We were at a breaking point. We have had ebbs and flows in our marriage but this time we were discussing who was going where and what our new normal was going to look like. We hadn’t ever gotten this close to divorce.
We’re still sorting out and navigating what our life is going to be together.
We were modeling a very disconnected marriage and that’s absolutely not what I want my children to repeat.
I have an amazing local therapist that was walking me through drawing boundaries. Helping me see I was allowing myself to be treated this way and how it wasn’t good enough for me anymore, even if that meant splitting up my family.
I began to share the news with very close friends and family. We were separating.
My husband has PTSD and presented itself in that he couldn’t tap into any emotions at all. Except for frustration, no patience with our kids, side-eyes, sneering, hurtful actions, shut down, and extreme emotional detachment.
If this all sounds familiar to you, I’m so sorry.
I know the extremely lonely place you’ve been living in emotionally. It fucking sucks. I was a shell of myself and I didn’t share it with anyone until I reached my final breaking point.
I was embarrassed I allowed myself to be treated this way for years. I knew many military spouses would understand my pain but family and civilians would see me as abandoning a total hero. How could I leave someone who was suffering so deeply that happened as a result of their service to the country?
But I had to draw a hard line in the sand. I was no longer going to allow that to be my reality anymore because I knew that I deserved a partner.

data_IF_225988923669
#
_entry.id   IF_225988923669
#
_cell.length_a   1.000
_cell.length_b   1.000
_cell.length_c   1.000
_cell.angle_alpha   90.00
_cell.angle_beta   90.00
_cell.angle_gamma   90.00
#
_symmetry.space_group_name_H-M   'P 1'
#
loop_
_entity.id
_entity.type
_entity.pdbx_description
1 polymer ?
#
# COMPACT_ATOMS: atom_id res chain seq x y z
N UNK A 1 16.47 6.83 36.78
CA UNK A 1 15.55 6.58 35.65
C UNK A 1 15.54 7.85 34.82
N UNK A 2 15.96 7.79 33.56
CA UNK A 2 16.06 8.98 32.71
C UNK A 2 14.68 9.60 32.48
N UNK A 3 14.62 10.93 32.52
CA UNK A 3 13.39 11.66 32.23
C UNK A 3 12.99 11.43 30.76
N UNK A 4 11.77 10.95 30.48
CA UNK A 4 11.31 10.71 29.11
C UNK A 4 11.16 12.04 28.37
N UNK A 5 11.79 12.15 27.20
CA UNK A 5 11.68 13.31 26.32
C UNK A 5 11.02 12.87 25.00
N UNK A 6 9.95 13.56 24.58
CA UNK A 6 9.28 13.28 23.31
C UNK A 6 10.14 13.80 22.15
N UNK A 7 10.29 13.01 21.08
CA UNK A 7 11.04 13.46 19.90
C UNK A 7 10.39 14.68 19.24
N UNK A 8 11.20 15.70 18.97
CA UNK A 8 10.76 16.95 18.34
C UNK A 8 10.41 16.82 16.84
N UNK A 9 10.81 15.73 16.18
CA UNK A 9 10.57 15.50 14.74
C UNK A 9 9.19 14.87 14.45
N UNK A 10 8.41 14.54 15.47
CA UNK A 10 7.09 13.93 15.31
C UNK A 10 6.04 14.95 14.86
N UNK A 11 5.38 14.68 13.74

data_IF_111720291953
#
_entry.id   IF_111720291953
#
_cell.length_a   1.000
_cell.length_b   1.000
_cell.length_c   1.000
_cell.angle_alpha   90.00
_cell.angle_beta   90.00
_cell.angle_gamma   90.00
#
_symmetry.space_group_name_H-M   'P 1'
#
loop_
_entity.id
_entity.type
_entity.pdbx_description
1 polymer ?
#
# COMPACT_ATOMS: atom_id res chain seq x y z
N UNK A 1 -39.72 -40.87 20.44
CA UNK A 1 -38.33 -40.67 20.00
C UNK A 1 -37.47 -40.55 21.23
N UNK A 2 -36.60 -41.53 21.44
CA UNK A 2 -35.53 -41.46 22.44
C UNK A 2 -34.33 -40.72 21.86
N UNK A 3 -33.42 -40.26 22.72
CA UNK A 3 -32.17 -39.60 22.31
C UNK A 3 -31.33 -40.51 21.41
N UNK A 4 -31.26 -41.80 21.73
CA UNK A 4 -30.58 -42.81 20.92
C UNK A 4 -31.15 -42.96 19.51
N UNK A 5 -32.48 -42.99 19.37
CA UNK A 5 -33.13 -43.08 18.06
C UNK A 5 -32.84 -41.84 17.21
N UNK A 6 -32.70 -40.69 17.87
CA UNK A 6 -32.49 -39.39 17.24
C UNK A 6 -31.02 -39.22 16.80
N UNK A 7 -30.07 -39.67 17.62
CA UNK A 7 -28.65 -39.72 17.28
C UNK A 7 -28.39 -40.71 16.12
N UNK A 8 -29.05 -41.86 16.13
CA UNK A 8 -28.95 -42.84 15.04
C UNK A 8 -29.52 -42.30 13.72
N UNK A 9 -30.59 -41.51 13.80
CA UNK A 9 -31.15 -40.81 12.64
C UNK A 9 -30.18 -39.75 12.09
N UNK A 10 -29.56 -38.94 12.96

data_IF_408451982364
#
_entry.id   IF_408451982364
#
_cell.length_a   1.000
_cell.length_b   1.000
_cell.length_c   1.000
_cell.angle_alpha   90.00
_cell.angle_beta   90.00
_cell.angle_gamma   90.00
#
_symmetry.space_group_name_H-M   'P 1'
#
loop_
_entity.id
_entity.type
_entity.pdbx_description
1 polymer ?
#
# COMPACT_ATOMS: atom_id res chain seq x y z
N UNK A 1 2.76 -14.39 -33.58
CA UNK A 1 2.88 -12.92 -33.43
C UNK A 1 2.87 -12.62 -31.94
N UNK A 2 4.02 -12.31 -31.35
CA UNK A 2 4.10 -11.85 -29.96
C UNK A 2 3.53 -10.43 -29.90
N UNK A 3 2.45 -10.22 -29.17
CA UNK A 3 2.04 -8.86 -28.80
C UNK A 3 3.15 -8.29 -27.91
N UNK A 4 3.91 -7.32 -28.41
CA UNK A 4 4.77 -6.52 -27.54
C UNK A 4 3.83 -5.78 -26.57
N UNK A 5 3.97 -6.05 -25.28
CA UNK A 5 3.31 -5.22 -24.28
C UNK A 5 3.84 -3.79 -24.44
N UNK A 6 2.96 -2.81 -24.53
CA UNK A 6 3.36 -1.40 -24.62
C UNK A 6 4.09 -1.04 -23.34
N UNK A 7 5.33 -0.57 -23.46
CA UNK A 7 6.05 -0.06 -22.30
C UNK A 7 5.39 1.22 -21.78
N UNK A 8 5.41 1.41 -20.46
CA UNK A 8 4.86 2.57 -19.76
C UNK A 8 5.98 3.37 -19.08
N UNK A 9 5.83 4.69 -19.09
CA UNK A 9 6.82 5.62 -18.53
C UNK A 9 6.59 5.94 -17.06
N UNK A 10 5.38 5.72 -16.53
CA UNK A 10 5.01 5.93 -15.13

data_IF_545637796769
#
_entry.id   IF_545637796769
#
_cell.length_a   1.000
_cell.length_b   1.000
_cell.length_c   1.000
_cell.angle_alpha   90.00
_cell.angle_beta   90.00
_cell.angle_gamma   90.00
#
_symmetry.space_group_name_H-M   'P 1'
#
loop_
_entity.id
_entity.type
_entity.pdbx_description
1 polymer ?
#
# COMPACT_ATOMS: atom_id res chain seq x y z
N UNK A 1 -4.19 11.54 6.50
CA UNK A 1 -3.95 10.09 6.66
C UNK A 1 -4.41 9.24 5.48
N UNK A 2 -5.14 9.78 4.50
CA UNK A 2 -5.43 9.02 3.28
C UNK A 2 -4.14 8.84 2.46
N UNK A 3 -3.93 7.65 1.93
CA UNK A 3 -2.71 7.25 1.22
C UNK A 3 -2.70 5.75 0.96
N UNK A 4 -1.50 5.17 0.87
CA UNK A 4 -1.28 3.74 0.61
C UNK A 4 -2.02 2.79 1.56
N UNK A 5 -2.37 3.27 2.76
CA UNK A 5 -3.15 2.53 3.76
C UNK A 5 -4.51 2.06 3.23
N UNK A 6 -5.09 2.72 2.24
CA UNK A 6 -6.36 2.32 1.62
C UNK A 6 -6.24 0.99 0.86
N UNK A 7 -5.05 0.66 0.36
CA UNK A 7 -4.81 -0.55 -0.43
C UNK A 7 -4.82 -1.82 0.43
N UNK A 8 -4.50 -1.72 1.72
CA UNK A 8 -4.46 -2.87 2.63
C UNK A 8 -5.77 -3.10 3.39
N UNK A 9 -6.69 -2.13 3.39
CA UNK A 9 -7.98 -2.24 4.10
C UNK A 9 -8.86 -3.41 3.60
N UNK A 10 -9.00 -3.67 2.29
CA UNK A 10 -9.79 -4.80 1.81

PTSD had taken over so much that I didn’t have a partner anymore and that’s how I was giving my power and energy away.
Thankfully after many incredibly hard conversations and sorting out logistics, he could tell I was holding firm with my boundary.
The thing is, many times as moms and spouses, we let boundaries slide. We allow them to get crossed and we don’t hold firm to ourselves.
He hit his rock bottom and reached out for help during his deployment and finally began doing the personal development and counseling work he wasn’t ever open to doing before.
Previous times he was doing surface work. Or simply discussing the things about me that pissed him off with his counselor.
This time he looked inward.
He was open in a way I hadn’t ever seen before. He began to see the possibility of feeling again. Connection. Love beyond sex. Listening instead of always talking.
For years I gave my power away because I took it as good enough, and it really drained me mentally, emotionally, and physically.
Anything that’s draining your emotions and your energy is going to drain you physically as well.
I spent years trying to keep everything status quo.
I was trying to keep the family happy enough but I was diving behind doors and crying, then collecting myself and carrying on.
I let go of what I really needed, craved, yearned for, and desired; for the better of the family, at least that’s what I thought I was doing.
But there’s a way to strike a balance, because any time that you’re giving away part of yourself just to keep everybody else happy, it will slowly tear you down emotionally.
It eats away at your soul.
You may have been raised watching a mother that perfected not claiming anything for herself which can make you feel guilty if you’re trying to.
It’s going to affect your health. It’s going to affect all of your relationships. So that is one benefit of deployment is that you can take that time away.
And even though I had three little kids that three little boys that I needed to raise, I didn’t have that swirling sort of emotionally withdrawn negative energy in the house anymore.
And I was really able to come back to life with who I am and what I love and explore new things.
You know, I started painting mandalas and drawing Zen tangles and just doing different, different stuff that I never had the energy to do that before because just the daily tasks were so draining.
So take a look at your life and see are your daily tasks draining you so much that you can’t do anything else for yourself?